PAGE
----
The strange behavior of a mysterious naked monk wandering through a German forest was probably not triggered by a religious experience, but rather some poisonous berries, according to a German news report.
Last Thursday a hiker, who spotted the monk, tried unsuccessfully to help the confused man stumbling in the forest, and therefore notified police in the Bavarian town of Unterwössen.
When authorities came, they found that the monk, who is reportedly from a town nearly Unterwössen, had eaten toxic berries while camping. The berries had given him hallucinations and partial paralysis, which prevented him from finding his way back to his tent.
Authorities are unsure as to how the man ended up naked, but they believe that given the type of berry the ingested it may not be such a mystery.
Doctors found that the berries the monk may have come from the Deadly Nightshade plant, according to a German police report.
The Deadly Nightshade, a common name for the herbaceous Atropa belladonna plant, contains chemicals like atropine, scopolamine and hyoscyamine that can cause hallucinogenic and muscle-impairing effects.
These mind-altering chemicals interfere with activity in the parasympathetic nervous system, which is responsible for regulating involuntary activities like digestion, heart rate and salivation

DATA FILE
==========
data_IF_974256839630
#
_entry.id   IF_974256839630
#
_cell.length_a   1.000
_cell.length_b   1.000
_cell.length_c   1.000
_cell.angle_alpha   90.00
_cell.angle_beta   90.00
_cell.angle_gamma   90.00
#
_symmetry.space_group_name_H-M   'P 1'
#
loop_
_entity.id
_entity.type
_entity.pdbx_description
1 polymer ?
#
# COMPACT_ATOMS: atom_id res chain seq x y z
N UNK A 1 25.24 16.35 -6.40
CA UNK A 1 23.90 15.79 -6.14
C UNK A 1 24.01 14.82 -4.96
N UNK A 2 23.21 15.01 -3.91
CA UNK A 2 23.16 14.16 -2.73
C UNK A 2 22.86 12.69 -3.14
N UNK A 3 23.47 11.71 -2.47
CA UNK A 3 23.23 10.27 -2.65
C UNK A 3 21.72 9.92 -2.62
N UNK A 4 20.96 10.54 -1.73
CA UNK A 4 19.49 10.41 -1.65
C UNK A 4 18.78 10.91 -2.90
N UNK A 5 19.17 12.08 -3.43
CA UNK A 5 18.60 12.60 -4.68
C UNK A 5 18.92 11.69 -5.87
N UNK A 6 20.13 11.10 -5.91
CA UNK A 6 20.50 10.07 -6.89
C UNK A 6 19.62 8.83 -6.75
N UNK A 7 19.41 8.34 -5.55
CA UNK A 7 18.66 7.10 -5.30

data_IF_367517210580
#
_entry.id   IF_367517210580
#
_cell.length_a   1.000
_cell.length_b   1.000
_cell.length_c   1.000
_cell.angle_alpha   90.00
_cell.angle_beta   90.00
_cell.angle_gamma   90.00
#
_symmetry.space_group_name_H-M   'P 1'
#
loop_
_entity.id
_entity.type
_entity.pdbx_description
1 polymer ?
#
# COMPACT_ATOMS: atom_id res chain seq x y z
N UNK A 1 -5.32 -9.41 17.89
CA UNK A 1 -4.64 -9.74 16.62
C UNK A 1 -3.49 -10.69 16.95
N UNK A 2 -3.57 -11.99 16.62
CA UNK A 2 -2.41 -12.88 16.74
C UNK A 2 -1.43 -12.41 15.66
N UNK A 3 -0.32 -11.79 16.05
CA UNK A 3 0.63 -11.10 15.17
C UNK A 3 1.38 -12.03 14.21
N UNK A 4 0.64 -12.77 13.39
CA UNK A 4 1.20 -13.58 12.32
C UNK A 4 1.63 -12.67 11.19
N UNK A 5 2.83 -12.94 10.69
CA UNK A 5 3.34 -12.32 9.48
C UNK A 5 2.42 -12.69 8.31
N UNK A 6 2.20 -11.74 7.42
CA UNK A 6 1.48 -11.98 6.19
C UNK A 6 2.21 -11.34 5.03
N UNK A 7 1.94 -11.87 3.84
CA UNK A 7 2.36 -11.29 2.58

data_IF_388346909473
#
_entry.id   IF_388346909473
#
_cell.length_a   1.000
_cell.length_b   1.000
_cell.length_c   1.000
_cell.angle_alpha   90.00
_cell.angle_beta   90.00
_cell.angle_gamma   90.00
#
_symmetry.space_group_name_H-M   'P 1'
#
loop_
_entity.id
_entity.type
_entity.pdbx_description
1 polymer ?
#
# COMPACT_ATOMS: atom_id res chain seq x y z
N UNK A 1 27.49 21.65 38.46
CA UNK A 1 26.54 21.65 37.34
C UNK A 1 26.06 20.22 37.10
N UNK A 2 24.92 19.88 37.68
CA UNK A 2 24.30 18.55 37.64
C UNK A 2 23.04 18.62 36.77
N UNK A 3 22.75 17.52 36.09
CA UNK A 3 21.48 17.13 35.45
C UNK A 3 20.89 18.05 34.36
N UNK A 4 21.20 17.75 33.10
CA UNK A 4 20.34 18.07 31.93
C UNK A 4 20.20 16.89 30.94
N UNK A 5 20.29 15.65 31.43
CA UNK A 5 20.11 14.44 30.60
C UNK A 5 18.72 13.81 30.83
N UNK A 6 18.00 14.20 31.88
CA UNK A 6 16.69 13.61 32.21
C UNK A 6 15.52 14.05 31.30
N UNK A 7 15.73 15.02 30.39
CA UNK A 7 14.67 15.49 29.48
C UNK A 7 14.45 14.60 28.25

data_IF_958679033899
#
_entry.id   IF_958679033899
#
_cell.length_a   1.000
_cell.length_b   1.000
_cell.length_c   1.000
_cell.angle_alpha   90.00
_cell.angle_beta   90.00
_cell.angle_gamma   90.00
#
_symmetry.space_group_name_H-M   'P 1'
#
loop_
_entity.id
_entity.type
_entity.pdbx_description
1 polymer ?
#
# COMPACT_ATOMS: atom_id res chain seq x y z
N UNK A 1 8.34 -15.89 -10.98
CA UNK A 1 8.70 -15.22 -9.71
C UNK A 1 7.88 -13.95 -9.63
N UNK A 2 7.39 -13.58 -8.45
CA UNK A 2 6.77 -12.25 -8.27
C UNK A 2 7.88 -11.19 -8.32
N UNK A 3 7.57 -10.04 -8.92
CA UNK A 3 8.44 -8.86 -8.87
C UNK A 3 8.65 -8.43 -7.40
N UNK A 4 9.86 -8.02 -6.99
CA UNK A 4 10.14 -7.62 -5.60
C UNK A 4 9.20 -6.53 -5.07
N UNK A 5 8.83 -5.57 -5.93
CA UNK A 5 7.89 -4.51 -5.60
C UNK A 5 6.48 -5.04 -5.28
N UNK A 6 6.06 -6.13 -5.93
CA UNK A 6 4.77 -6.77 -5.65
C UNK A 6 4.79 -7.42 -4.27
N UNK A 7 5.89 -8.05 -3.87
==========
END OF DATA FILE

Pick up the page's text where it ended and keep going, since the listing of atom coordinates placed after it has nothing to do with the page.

However, in low doses, the plant has some medicinal qualities. It has been used to treat stomach spasms and motion sickness and has also been used to keep the heartbeat normal during surgery, according to the Mayo Clinic.
However, the Mayo Clinic warns that, in large does, Deadly Nightshade and its berries, like its name, can be lethal. Some symptoms of an overdose include confusion or unusual behavior, fast or irregular heartbeat, flushing of the face and hallucinations.
The plant can also be found in the United States and according to the U.S. Department of Agriculture, grows in states like California, Michigan, New York and New Jersey.